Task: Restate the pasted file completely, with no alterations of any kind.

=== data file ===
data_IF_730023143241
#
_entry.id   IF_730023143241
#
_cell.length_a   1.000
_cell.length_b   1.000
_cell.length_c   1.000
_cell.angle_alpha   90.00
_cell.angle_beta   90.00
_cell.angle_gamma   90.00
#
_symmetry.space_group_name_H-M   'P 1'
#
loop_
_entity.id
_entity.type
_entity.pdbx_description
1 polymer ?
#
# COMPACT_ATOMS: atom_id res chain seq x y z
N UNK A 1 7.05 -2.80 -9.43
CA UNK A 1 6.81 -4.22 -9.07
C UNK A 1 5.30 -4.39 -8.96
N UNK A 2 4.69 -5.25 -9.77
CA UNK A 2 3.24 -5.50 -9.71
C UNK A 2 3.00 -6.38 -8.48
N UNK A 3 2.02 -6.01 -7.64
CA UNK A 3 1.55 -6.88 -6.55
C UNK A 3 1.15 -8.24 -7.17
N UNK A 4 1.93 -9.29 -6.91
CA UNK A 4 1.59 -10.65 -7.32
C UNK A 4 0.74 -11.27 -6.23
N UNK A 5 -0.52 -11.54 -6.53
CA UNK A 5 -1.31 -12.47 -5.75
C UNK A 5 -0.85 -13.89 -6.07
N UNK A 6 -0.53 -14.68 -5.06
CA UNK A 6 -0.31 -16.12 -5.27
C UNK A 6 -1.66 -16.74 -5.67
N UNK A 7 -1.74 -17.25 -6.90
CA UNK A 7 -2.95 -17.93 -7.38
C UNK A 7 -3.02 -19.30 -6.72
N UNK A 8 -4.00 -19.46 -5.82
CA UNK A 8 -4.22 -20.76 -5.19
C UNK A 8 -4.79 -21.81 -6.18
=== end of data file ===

data_IF_730023143241
#
_entry.id   IF_730023143241
#
_cell.length_a   1.000
_cell.length_b   1.000
_cell.length_c   1.000
_cell.angle_alpha   90.00
_cell.angle_beta   90.00
_cell.angle_gamma   90.00
#
_symmetry.space_group_name_H-M   'P 1'
#
loop_
_entity.id
_entity.type
_entity.pdbx_description
1 polymer ?
#
# COMPACT_ATOMS: atom_id res chain seq x y z
N UNK A 1 7.05 -2.80 -9.43
CA UNK A 1 6.81 -4.22 -9.07
C UNK A 1 5.30 -4.39 -8.96
N UNK A 2 4.69 -5.25 -9.77
CA UNK A 2 3.24 -5.50 -9.71
C UNK A 2 3.00 -6.38 -8.48
N UNK A 3 2.02 -6.01 -7.64
CA UNK A 3 1.55 -6.88 -6.55
C UNK A 3 1.15 -8.24 -7.17
N UNK A 4 1.93 -9.29 -6.91
CA UNK A 4 1.59 -10.65 -7.32
C UNK A 4 0.74 -11.27 -6.23
N UNK A 5 -0.52 -11.54 -6.53
CA UNK A 5 -1.31 -12.47 -5.75
C UNK A 5 -0.85 -13.89 -6.07
N UNK A 6 -0.53 -14.68 -5.06
CA UNK A 6 -0.31 -16.12 -5.27
C UNK A 6 -1.66 -16.74 -5.67
N UNK A 7 -1.74 -17.25 -6.90
CA UNK A 7 -2.95 -17.93 -7.38
C UNK A 7 -3.02 -19.30 -6.72
N UNK A 8 -4.00 -19.46 -5.82
CA UNK A 8 -4.22 -20.76 -5.19
C UNK A 8 -4.79 -21.81 -6.18